The Nikon TE300 is a multi-port research level inverted optical microscope designed to accommodate a CCTV or digital camera and a conventional 35 mm SLR camera. This tutorial explores the TE300's optical pathways. Instructions for operation of the tutorial appear below the window. Nikon's current flagship inverted microscope and successor of the TE300 is the Eclipse Ti2.
Use the Inside/Outside button to toggle between external and cut-away views of the internal microscope lenses, beam-splitters, and apertures. When the inside view is chosen, the optical pathway becomes visible and the sliders are activated to allow adjustment of components in the optical pathway. The Prism slider controls the beam-splitter/prism, which directs light to the front and side camera ports. Use the Condenser Diaphragm slider to control the size of this aperture, and the resulting numerical aperture of specimen-illuminating light rays. The Field Diaphragm slider controls the size of the light beam traveling through the microscope.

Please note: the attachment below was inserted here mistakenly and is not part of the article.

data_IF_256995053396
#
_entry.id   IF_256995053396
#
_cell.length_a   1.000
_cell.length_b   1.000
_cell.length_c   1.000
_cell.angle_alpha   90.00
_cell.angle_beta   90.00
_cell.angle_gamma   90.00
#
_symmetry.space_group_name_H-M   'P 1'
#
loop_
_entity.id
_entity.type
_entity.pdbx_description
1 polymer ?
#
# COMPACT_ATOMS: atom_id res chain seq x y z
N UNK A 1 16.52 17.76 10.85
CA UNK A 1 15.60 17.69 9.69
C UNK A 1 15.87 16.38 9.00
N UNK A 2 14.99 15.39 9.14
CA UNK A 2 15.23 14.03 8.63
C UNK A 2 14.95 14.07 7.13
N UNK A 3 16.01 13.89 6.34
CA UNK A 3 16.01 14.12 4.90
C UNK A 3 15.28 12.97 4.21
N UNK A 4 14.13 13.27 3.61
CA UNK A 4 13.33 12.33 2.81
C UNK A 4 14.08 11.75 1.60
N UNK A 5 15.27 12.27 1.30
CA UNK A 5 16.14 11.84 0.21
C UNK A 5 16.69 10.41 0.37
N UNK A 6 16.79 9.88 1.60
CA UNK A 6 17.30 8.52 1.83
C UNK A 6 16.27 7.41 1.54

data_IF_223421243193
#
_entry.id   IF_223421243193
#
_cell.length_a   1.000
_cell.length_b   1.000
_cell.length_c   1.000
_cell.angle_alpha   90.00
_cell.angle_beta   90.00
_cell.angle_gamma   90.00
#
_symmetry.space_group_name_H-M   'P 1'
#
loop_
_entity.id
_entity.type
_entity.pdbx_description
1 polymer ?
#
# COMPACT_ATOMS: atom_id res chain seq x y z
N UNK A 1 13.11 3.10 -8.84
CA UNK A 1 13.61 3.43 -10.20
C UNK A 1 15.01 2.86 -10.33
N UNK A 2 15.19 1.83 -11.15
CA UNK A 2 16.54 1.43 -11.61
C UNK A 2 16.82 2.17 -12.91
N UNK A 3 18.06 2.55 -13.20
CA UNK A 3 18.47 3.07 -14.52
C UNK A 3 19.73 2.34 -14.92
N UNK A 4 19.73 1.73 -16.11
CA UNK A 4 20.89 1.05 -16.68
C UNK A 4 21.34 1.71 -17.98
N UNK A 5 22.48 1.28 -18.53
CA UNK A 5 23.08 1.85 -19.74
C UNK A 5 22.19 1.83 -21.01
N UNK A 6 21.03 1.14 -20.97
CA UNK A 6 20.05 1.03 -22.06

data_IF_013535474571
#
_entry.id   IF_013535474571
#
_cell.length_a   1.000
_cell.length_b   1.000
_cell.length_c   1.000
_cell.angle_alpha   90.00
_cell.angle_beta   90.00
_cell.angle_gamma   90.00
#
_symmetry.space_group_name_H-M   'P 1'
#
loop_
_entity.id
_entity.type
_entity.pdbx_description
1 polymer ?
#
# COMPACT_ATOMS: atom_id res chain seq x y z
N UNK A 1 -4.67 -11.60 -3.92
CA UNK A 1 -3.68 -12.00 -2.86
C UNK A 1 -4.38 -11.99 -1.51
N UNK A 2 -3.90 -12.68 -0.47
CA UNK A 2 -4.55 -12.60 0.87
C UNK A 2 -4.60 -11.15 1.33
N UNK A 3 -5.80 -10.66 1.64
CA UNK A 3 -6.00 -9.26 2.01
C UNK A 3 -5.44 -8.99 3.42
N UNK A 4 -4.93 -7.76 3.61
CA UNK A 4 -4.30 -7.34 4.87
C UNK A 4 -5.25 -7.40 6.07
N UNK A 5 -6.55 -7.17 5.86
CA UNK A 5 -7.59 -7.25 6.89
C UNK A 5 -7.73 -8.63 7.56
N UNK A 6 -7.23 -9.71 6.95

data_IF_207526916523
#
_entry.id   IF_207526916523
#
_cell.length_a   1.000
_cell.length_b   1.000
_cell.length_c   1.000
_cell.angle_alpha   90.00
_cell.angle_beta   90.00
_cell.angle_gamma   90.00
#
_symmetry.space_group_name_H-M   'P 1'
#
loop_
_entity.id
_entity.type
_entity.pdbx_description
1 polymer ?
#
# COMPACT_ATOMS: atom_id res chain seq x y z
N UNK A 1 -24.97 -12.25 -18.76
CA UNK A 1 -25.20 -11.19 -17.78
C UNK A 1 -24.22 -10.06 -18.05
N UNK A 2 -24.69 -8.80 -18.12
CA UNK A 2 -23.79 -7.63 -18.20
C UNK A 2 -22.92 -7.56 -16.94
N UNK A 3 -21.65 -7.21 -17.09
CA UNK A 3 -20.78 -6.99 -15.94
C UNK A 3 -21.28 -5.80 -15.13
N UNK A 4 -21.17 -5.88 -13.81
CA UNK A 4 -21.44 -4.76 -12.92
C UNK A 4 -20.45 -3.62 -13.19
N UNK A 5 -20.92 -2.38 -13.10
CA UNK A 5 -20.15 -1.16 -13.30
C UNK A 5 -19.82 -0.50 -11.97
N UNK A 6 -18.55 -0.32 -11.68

Brian O. Flynn and Michael W. Davidson - National High Magnetic Field Laboratory, 1800 East Paul Dirac Dr., The Florida State University, Tallahassee, Florida, 32310.